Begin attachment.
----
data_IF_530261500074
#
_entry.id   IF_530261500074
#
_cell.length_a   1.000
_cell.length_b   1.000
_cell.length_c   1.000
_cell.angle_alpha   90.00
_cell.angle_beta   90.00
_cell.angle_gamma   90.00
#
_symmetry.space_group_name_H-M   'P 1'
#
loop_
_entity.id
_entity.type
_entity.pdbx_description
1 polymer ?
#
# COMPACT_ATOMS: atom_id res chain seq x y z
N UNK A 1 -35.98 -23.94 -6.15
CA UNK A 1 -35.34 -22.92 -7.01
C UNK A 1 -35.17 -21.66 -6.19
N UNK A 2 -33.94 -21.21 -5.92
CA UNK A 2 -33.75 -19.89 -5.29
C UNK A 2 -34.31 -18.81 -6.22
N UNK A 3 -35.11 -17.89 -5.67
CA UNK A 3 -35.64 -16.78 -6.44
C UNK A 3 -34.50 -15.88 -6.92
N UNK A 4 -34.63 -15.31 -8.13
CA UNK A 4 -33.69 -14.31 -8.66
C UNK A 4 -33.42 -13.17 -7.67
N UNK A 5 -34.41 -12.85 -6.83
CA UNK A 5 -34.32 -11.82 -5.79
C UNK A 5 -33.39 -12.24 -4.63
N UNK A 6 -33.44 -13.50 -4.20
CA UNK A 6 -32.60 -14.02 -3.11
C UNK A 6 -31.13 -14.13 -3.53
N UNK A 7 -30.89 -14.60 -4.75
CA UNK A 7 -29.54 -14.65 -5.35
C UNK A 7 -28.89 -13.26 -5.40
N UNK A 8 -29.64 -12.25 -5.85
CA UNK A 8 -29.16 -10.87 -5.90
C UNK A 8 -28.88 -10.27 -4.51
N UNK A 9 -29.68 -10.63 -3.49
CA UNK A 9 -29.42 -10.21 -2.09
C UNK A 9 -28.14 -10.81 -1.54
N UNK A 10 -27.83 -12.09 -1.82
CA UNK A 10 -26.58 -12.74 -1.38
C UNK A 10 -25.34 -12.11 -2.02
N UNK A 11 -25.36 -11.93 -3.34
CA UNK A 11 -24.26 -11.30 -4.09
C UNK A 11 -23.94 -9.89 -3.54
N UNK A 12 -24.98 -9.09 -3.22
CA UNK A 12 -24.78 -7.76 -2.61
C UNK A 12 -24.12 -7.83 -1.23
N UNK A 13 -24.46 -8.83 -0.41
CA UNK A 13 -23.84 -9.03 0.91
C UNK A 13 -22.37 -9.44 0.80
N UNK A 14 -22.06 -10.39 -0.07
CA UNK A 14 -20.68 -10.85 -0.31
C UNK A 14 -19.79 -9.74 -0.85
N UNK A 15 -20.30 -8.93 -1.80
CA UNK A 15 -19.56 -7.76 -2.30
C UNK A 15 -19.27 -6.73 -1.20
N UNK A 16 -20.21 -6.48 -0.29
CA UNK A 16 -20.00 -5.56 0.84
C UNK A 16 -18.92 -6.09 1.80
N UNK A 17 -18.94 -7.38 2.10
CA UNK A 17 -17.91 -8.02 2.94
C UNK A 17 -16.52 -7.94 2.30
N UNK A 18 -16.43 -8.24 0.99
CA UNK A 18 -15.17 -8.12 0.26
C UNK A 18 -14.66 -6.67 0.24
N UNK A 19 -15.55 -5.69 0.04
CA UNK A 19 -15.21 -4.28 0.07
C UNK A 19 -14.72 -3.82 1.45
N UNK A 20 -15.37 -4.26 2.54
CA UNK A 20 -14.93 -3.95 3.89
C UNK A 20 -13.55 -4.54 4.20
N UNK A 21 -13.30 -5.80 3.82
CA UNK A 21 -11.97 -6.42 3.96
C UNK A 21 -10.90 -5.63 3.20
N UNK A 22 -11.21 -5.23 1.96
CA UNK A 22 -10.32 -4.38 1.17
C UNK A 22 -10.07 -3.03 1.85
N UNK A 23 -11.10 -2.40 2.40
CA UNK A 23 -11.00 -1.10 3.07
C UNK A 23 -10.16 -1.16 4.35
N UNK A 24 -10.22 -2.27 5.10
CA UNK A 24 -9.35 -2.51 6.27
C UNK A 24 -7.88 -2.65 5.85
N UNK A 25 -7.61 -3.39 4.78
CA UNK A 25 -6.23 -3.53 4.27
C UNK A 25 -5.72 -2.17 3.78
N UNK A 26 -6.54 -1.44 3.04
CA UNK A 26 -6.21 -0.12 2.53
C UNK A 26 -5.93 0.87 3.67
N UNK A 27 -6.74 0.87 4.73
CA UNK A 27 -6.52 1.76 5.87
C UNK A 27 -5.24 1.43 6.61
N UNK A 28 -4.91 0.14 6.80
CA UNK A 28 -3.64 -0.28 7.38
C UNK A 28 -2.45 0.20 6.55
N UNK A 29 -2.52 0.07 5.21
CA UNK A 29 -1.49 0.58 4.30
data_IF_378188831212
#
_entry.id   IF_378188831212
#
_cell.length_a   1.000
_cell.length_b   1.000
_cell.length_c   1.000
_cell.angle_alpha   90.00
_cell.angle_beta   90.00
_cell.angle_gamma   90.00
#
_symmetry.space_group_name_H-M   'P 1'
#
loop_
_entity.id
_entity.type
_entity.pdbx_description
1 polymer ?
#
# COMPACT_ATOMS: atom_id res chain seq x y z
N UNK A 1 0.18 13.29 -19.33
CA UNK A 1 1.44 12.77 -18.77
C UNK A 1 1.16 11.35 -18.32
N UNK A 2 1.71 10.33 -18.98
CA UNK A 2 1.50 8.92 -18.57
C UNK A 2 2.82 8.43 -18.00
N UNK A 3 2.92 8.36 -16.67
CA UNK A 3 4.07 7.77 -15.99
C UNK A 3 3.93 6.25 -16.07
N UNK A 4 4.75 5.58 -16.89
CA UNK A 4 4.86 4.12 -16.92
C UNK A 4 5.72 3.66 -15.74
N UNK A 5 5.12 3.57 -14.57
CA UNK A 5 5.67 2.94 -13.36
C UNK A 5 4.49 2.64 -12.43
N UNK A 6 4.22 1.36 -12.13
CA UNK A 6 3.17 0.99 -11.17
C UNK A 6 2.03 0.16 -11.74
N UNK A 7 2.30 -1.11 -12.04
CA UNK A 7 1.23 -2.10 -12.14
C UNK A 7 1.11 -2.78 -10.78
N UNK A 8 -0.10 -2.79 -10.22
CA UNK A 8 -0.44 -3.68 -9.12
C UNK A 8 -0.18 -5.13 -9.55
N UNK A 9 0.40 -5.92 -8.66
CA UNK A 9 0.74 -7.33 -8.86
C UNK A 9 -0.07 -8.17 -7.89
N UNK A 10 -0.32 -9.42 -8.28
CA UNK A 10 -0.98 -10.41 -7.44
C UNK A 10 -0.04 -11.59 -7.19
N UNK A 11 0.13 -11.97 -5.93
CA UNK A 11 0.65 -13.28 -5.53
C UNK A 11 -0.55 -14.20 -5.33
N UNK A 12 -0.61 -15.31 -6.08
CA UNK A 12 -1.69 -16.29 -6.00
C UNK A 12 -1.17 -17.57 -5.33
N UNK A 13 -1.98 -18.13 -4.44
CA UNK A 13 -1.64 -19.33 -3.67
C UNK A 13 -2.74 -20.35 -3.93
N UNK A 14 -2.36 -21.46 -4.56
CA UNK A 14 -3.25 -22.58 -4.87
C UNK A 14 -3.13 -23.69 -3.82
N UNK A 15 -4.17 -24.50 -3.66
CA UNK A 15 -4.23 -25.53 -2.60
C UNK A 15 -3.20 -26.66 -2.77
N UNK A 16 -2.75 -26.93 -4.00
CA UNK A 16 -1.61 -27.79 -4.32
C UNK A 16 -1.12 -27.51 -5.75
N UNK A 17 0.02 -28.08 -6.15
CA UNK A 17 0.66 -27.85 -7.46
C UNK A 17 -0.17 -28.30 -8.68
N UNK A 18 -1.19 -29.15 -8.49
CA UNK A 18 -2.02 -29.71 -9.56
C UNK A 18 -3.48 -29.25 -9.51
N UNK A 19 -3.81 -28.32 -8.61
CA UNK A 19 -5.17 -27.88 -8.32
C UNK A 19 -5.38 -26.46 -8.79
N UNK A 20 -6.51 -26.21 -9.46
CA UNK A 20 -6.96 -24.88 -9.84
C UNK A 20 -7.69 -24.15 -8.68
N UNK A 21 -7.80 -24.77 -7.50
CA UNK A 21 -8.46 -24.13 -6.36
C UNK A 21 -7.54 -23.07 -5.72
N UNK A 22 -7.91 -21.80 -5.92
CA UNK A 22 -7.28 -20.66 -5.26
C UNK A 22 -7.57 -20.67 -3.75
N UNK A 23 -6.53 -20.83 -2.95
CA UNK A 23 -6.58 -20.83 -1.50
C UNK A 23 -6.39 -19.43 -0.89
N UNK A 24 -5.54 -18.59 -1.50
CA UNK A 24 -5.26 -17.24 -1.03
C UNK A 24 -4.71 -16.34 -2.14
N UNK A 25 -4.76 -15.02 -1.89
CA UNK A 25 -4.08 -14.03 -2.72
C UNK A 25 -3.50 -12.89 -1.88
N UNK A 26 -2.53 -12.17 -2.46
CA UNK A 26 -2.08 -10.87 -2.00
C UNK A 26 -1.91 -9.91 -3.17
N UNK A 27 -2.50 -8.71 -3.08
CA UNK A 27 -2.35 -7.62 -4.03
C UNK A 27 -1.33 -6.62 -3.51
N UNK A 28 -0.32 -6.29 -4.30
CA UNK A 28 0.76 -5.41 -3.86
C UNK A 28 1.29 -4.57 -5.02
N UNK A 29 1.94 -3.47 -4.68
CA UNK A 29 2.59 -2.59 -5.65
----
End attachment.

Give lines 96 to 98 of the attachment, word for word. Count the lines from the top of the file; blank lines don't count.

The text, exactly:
N UNK A 26 -6.54 -1.44 3.04
CA UNK A 26 -6.21 -0.12 2.53
C UNK A 26 -5.93 0.87 3.67